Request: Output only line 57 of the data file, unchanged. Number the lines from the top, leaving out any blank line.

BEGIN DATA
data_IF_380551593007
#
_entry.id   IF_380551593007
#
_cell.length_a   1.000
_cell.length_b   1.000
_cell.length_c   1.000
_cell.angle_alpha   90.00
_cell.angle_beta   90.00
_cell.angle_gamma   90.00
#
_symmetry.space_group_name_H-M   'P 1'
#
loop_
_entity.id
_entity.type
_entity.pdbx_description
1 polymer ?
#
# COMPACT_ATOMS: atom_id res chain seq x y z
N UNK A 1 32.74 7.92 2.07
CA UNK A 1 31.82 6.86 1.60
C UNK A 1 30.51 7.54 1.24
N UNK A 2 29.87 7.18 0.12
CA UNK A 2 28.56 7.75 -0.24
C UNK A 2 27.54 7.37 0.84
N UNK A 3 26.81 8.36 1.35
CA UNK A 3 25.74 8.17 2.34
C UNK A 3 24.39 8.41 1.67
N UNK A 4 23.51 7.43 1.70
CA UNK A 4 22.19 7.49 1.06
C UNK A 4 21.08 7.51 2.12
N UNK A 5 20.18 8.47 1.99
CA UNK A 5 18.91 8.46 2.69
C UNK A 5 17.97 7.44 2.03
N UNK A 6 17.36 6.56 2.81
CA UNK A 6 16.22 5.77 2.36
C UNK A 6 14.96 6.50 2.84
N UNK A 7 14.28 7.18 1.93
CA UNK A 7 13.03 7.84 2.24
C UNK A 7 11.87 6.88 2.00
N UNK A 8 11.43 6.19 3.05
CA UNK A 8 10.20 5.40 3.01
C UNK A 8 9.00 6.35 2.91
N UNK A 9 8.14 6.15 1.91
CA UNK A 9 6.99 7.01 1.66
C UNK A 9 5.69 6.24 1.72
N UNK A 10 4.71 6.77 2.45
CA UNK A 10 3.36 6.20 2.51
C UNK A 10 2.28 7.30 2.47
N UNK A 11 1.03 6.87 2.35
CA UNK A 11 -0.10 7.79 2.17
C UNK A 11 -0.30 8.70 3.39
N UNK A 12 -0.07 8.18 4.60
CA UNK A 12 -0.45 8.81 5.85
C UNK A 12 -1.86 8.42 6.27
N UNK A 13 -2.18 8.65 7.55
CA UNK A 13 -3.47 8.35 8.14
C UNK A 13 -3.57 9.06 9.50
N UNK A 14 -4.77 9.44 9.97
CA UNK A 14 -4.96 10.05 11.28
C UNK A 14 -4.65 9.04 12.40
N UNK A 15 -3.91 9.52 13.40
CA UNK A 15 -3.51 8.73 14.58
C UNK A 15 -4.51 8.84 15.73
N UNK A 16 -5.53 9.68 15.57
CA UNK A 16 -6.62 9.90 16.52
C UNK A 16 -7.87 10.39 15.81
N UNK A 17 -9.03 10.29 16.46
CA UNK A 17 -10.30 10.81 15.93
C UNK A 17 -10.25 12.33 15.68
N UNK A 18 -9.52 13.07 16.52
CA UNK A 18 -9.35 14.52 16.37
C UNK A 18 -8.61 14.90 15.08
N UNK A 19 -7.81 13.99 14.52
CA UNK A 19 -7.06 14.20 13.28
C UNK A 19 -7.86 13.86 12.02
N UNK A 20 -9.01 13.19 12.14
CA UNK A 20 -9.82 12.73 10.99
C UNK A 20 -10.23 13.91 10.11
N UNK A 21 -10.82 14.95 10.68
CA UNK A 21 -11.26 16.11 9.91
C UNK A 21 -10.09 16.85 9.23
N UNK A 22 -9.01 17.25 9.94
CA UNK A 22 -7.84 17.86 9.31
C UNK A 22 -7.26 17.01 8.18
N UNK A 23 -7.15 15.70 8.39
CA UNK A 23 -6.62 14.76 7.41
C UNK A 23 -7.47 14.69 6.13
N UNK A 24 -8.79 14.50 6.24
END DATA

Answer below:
N UNK A 13 -2.18 8.65 7.55